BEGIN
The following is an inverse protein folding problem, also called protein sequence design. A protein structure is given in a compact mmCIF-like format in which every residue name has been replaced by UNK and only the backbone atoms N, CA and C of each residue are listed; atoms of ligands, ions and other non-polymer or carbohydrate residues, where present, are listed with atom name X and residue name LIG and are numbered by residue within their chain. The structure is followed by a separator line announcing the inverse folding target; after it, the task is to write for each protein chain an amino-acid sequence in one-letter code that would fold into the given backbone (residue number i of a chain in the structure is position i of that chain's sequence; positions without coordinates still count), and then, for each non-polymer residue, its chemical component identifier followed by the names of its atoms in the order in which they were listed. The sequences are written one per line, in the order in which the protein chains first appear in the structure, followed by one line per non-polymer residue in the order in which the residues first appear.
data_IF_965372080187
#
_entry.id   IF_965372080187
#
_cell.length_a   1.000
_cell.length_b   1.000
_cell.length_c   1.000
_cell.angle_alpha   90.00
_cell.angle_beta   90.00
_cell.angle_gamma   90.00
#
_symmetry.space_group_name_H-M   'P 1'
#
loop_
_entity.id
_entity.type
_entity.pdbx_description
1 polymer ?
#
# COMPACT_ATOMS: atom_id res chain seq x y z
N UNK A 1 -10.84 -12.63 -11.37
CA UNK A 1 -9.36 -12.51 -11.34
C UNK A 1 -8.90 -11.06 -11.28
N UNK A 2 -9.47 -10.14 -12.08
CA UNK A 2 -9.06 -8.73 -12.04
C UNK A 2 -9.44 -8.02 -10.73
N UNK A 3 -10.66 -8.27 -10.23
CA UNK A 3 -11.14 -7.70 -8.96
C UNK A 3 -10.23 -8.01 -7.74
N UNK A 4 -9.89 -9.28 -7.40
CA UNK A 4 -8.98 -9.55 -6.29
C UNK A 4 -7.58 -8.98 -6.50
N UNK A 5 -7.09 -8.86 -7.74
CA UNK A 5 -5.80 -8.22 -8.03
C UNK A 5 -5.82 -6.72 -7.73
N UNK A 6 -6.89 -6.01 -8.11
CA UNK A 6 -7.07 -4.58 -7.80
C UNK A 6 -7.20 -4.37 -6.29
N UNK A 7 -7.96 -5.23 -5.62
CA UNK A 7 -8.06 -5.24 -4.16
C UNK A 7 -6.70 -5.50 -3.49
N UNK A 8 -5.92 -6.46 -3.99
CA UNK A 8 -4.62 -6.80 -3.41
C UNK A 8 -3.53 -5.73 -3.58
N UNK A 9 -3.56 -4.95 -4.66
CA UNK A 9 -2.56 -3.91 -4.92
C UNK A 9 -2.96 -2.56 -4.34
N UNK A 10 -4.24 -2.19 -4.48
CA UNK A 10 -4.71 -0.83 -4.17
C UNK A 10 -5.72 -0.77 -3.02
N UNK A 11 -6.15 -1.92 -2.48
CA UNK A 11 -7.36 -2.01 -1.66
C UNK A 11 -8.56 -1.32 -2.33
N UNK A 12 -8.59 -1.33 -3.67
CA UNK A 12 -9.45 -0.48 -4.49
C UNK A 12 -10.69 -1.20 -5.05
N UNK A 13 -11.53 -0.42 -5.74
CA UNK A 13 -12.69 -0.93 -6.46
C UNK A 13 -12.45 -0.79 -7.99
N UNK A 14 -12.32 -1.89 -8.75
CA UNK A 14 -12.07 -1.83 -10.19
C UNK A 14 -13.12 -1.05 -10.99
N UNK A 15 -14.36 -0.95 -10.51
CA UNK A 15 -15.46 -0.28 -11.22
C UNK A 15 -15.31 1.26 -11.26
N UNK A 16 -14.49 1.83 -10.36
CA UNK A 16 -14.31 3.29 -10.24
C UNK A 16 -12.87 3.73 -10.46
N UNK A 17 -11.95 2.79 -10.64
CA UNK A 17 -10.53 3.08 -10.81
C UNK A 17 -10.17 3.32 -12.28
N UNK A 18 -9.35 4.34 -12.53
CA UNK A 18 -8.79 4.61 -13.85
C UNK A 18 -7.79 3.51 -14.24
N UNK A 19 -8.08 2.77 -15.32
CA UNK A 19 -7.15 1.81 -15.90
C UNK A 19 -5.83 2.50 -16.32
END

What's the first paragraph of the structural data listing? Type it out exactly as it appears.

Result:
The following is an inverse protein folding problem, also called protein sequence design. A protein structure is given in a compact mmCIF-like format in which every residue name has been replaced by UNK and only the backbone atoms N, CA and C of each residue are listed; atoms of ligands, ions and other non-polymer or carbohydrate residues, where present, are listed with atom name X and residue name LIG and are numbered by residue within their chain. The structure is followed by a separator line announcing the inverse folding target; after it, the task is to write for each protein chain an amino-acid sequence in one-letter code that would fold into the given backbone (residue number i of a chain in the structure is position i of that chain's sequence; positions without coordinates still count), and then, for each non-polymer residue, its chemical component identifier followed by the names of its atoms in the order in which they were listed. The sequences are written one per line, in the order in which the protein chains first appear in the structure, followed by one line per non-polymer residue in the order in which the residues first appear.